By: Raymond Harris
Note to the Reader
Each month we examine one book from the Bible, that book may be from the Old Testament or the New Testament. While we live in the New Covenant, everything is written for our learning (Romans 15.4, 2 Timothy 3.16); since this is true, then we seek God’s instructions and wisdom from everywhere within the Bible. This month, I encourage you to invest additional time reading the Epistle of First John in conjunction with this article.
The Epistle of First John
As I was preparing for this article, I took a look at the list of books that have been our theme for the month. As I reviewed the list of books that have not been covered, First John seemed to draw my attention. Since God wants us to be attentive to his involvement in our lives, I chalked it up to God leading us to find something in John’s first letter. Whatever it is that God wants us to find, it may not be something that is discussed in our articles, but this letter is our focus this month so perhaps God will reveal that information to you during your reading. Sometimes God works in ways that are hard for humans to comprehend, truly making his ways not our ways.1
This first epistle of John does not actually provide a statement that identifies the original author. Based on similarities between First John and the Gospel of John it is with comparative analysis that some certitude is given that the author was John. What’s more is that this letter contains no internal evidence as to when it was written. It is assumed that John was an elderly man when it was written because of his twice used statement “my little children”2 and his repeated use of “little children”3 yet he also referred to them as “my brethren.”4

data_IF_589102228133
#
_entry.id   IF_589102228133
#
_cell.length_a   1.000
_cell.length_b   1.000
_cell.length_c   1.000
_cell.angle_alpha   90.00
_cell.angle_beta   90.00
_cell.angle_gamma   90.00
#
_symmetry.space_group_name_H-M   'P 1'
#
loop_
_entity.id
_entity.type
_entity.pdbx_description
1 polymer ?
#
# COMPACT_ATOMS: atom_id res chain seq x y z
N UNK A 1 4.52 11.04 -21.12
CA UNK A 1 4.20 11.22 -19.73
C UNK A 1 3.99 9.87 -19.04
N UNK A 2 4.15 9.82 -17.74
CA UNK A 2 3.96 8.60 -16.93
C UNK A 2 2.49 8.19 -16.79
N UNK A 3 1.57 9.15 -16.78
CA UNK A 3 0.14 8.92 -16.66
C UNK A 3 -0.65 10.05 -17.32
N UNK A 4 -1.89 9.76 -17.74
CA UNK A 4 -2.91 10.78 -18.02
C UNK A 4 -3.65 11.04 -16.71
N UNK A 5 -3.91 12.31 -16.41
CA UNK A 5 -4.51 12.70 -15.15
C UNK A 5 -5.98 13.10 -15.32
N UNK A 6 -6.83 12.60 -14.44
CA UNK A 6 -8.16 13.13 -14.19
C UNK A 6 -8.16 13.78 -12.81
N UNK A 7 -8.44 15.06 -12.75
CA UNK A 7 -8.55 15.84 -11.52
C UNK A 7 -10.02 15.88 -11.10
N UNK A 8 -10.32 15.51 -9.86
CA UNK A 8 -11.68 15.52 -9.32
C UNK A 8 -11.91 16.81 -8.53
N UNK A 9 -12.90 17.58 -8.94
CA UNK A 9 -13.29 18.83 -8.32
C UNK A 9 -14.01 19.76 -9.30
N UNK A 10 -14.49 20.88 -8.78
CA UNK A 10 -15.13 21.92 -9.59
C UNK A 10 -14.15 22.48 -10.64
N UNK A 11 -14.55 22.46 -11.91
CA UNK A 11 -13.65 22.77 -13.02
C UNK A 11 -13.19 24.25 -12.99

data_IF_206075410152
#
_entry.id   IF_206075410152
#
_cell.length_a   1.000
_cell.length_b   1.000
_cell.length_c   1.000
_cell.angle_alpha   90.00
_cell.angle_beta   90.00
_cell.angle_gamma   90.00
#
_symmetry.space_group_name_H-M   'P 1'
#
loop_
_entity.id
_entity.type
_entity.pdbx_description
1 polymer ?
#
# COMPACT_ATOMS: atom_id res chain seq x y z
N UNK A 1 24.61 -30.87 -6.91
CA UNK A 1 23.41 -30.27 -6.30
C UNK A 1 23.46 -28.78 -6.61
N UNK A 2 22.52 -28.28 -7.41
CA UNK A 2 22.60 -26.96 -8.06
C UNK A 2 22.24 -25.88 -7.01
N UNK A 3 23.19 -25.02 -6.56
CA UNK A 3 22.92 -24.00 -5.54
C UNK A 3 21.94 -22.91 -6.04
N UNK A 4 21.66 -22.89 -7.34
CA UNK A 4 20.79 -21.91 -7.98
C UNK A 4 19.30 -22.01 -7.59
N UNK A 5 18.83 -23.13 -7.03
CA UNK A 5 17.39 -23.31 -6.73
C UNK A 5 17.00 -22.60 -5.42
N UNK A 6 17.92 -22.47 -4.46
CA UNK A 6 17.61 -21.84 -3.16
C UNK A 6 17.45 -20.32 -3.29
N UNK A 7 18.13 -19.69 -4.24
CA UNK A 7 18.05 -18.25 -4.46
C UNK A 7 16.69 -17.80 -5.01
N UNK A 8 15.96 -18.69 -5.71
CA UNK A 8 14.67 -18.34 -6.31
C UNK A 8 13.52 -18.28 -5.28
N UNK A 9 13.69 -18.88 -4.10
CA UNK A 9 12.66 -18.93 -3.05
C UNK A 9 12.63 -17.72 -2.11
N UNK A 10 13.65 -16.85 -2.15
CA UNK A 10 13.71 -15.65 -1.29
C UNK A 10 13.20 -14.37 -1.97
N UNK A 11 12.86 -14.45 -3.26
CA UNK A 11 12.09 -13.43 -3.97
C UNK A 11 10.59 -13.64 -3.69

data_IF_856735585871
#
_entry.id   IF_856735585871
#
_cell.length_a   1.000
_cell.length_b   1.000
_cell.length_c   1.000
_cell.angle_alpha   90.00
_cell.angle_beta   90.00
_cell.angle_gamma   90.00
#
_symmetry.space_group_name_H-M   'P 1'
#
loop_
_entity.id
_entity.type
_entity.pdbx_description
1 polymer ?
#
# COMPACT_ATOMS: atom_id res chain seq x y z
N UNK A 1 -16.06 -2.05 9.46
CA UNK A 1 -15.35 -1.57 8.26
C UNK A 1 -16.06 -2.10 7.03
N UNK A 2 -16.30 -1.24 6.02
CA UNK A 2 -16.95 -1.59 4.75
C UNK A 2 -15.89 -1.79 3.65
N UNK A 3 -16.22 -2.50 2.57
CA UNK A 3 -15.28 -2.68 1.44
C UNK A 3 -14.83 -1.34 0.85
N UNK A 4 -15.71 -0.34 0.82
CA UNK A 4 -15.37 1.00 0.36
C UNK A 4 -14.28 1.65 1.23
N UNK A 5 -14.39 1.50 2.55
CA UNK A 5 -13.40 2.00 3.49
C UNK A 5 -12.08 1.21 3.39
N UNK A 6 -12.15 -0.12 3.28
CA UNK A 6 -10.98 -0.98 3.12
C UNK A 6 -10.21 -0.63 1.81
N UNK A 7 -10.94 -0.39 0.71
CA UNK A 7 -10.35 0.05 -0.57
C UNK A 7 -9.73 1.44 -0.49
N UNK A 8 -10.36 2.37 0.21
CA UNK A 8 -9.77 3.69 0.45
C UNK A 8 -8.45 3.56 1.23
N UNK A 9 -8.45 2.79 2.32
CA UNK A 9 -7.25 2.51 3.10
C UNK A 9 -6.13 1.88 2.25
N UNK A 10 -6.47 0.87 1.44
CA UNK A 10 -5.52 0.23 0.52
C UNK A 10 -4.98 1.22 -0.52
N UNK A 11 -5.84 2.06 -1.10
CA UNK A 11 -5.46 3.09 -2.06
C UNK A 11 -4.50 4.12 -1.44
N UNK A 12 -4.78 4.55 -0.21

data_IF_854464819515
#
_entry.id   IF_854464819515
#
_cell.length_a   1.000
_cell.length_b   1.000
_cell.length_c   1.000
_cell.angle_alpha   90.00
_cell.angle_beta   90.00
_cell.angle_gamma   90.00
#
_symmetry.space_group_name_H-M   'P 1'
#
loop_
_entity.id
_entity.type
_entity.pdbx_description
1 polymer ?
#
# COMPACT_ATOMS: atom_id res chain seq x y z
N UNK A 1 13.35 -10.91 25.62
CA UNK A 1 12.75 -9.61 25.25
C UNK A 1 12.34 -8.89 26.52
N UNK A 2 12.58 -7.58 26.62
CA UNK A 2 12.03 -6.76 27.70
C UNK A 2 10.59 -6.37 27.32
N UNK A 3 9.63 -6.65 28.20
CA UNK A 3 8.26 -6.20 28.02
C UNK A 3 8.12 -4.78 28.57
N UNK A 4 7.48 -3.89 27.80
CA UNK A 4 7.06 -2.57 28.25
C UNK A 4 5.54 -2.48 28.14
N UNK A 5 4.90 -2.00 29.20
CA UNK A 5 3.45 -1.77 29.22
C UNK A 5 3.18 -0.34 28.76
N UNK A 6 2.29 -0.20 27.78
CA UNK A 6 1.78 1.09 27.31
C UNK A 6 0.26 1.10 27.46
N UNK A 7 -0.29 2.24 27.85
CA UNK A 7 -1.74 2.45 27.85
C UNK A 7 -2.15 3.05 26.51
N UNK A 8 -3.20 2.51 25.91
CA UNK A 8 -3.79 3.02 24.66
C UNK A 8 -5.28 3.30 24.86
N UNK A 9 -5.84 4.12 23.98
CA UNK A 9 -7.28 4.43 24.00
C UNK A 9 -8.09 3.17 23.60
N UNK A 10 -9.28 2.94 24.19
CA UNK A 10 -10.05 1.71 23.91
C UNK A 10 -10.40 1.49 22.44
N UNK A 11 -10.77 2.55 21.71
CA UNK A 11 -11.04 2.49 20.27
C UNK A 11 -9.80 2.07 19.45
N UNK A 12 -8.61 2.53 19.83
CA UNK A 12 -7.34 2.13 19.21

Conclusions about the author and the author’s age have been drawn because of these circumstances. Our minds want hard proof that John was the author and he was elderly; but the evidence seems better for ascribing John as the author, than saying he was elderly. The reader might ask, “Why?” The answer, it is a possibility that John’s “children” references could mean he was referring to their spiritual maturity instead of their physical maturity. If so, then John might have been a few to some years younger than elderly. In any event, these are all assumed conclusions based on various clues with the text of First John; perhaps someone like Eusebius would have information to shed light on the date of writing and John’s age.